“The fact that A-14 is by far the most unpopluar and shunned branch of the service only goes to show that, to my way of thinking, it should have been created years ago. Trendy Lefties in and out of politics or just on the edges don’t like us–but somebody has to do the job, they won’t. The uniformed people don’t like us, nor does the Special Criminal Investigation Department, nor does the Special Intelligence Branch. We work on obscure, unimportant, apparently irrelevant deaths of people who don’t matter and who never did. We have the lowest budget, we’re the last in line for allocations, and promotion is so slow that most of us never get past the rank of sergeant. Some of us transfer to other departments out of desperation, but not many; and those who do transfer, most do it sooner than later….No murder is casual to us, and no murder is unimportant, even though murder happens the whole time in a city like this.”

As the novel continues, this sergeant becomes the narrator and the protagonist as he tries to solve the savage murder of a seemingly harmless drunk. Armed with cassette tapes containing Staniland’s thoughts and scattered memories, the sergeant gets inside the head of the victim, and as he begins to know and understand Staniland–a sad, self-destructive man– he also enters aspects of the victim’s life: his disaffected family, former coworkers, and his strangely emotionally detached girlfriend, Barbara. Big, Blonde and Beautiful, well add another few B words to the description, and you’d be in the company of a woman whose cruelty is fed by love, tenderness, and vulnerability. Barbara is one of those toxic women, and indulging in a relationship with Babsie demands a poisonous, self-destructive urge in her lovers. They crash and burn while she emerges from the wreckage unscathed.

The sergeant steps inside Staniland’s mind so deeply, that the two men almost become one–this fusion is accentuated by the fact the sergeant is nameless throughout the text and also because the two men uncomfortably have some things in common. In solving the crime, the sergeant must understand the victim, and his Modus Operandi is to reach inside the fragments of the dead man’s past and sort through the pathetic details of a sad, sordid life. As readers, we accompany him on his dark, soulless journey of despair to the other side of hell:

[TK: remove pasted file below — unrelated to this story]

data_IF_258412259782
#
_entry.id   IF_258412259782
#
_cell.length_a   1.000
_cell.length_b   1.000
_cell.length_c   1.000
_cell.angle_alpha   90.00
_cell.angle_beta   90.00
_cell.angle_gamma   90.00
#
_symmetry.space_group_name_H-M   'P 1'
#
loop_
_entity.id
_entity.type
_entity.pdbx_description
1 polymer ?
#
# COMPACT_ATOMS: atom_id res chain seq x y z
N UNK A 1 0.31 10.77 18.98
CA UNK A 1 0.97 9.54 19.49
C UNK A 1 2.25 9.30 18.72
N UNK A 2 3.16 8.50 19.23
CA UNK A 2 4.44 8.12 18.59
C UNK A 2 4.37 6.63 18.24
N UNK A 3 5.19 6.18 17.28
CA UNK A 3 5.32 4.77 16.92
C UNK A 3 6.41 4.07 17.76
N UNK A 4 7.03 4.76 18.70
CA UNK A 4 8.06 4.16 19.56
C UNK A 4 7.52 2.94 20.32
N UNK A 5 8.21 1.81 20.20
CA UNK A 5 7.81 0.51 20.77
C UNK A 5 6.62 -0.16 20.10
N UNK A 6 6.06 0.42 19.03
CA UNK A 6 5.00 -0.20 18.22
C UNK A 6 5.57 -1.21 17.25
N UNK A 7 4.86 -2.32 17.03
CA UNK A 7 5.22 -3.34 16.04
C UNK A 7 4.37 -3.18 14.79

“There’s a point where the string of the balloon breaks and it glides upwards to burst at that height where shape is not longer possible for it. Meanwhile to be an animal that thinks persistently in terms way beyond its lifespan sets us a frightful problem. Every day you amass knowledge in a frantic race against death that death must win. You want to find out everything in the time you have; yet in the end you wonder why you bothered; it’ll all be lost. I keep trying to explain this to anyone who will listen.”

The book’s title: He Died With His Eyes Open has both a literal and a figurative meaning. Staniland’s eyes were open when he died, but the figurative meaning becomes clear at the book’s conclusion. Dark, twisted and bitter, this tale left me feeling haunted–not just by the story itself, but by the slight feeling of contamination I still feel after turning the last page. One part of the book details the slaughter of a pig, and as someone who refuses to eat pork because I like pigs more than some of the people I’ve met, the descriptions of the pig slaughter were, for me, the most disturbing, but nonetheless essential, part of the book.

For those interested, my copy is published by Serpent’s Tail (a publisher who consistently produces excellent crime fiction) and the book contains a worthy intro from author James Sallis.